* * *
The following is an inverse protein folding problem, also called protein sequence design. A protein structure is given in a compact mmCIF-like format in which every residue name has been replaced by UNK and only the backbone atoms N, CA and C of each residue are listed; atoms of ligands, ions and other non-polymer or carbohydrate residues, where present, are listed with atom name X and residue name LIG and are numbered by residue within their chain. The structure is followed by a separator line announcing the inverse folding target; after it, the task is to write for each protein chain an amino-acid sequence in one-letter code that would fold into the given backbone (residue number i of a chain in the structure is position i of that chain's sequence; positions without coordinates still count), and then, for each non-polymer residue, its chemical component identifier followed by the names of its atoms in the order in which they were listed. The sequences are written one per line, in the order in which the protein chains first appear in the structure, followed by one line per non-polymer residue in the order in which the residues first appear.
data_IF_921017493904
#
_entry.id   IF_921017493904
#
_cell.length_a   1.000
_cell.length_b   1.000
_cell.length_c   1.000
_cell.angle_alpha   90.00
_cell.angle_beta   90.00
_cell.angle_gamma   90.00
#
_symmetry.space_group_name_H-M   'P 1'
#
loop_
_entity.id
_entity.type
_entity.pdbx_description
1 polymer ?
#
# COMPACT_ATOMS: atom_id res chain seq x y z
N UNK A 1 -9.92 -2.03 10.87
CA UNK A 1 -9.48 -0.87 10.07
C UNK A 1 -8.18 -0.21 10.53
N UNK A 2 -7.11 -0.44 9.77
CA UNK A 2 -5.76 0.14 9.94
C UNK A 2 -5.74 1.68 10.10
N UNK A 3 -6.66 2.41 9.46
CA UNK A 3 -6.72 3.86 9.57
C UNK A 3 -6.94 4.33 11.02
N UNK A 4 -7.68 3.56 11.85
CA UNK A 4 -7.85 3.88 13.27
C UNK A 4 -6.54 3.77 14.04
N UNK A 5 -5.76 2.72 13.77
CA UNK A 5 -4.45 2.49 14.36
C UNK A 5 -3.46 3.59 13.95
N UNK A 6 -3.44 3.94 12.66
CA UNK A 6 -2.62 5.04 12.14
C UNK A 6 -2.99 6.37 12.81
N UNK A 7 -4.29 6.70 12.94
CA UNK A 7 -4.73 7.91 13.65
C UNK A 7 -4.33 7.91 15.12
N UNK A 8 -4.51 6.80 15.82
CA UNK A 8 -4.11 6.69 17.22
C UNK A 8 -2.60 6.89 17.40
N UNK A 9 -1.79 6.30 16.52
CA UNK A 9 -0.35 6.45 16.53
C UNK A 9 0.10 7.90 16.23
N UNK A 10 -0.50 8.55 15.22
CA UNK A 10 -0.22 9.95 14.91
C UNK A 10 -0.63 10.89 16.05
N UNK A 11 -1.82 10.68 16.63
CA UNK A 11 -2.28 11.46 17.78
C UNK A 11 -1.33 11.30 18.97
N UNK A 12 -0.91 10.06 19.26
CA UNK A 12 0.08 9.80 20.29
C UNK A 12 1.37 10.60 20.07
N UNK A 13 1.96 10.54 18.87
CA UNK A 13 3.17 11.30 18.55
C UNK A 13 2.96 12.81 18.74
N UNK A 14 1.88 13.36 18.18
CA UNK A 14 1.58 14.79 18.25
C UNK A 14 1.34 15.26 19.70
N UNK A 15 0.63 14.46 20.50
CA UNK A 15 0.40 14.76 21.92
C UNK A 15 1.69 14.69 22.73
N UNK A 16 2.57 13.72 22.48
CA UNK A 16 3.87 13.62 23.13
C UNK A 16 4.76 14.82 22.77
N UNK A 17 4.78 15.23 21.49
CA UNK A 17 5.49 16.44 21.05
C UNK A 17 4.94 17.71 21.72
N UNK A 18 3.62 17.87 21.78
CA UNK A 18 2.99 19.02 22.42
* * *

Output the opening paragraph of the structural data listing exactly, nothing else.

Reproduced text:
The following is an inverse protein folding problem, also called protein sequence design. A protein structure is given in a compact mmCIF-like format in which every residue name has been replaced by UNK and only the backbone atoms N, CA and C of each residue are listed; atoms of ligands, ions and other non-polymer or carbohydrate residues, where present, are listed with atom name X and residue name LIG and are numbered by residue within their chain. The structure is followed by a separator line announcing the inverse folding target; after it, the task is to write for each protein chain an amino-acid sequence in one-letter code that would fold into the given backbone (residue number i of a chain in the structure is position i of that chain's sequence; positions without coordinates still count), and then, for each non-polymer residue, its chemical component identifier followed by the names of its atoms in the order in which they were listed. The sequences are written one per line, in the order in which the protein chains first appear in the structure, followed by one line per non-polymer residue in the order in which the residues first appear.